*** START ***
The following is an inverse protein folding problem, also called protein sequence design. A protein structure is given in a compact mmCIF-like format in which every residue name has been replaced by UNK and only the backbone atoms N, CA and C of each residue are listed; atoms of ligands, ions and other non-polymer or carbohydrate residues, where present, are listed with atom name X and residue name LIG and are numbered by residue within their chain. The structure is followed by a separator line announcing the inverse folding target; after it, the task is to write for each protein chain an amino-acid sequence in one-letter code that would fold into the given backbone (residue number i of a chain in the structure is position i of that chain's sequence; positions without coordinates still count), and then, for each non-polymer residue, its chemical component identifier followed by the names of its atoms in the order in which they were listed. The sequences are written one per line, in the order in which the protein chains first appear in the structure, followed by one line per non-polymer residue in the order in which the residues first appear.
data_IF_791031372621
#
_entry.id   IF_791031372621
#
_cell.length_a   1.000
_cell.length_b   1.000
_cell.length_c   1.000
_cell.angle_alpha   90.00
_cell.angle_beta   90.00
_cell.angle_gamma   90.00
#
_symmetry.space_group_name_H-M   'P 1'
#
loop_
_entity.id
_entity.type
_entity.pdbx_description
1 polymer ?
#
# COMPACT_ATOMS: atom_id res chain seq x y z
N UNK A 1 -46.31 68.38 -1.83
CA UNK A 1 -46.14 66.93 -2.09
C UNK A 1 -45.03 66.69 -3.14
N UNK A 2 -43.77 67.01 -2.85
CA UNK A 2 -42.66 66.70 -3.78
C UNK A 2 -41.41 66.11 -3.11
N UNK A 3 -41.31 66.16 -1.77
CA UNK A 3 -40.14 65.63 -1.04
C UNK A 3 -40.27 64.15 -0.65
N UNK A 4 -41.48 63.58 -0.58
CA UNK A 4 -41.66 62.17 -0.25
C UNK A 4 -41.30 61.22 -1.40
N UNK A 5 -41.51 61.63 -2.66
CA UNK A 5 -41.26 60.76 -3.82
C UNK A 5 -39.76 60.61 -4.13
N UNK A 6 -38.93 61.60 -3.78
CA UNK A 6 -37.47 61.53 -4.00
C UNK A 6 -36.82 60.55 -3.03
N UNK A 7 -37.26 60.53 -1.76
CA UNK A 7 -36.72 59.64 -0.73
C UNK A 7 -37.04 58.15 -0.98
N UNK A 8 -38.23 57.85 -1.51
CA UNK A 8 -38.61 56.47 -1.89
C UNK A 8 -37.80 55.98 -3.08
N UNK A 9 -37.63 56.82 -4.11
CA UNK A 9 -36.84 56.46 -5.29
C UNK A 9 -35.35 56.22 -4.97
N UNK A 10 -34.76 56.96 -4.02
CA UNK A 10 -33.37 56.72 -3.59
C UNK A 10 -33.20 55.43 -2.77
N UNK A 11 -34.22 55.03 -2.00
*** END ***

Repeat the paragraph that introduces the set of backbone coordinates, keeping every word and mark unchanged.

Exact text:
The following is an inverse protein folding problem, also called protein sequence design. A protein structure is given in a compact mmCIF-like format in which every residue name has been replaced by UNK and only the backbone atoms N, CA and C of each residue are listed; atoms of ligands, ions and other non-polymer or carbohydrate residues, where present, are listed with atom name X and residue name LIG and are numbered by residue within their chain. The structure is followed by a separator line announcing the inverse folding target; after it, the task is to write for each protein chain an amino-acid sequence in one-letter code that would fold into the given backbone (residue number i of a chain in the structure is position i of that chain's sequence; positions without coordinates still count), and then, for each non-polymer residue, its chemical component identifier followed by the names of its atoms in the order in which they were listed. The sequences are written one per line, in the order in which the protein chains first appear in the structure, followed by one line per non-polymer residue in the order in which the residues first appear.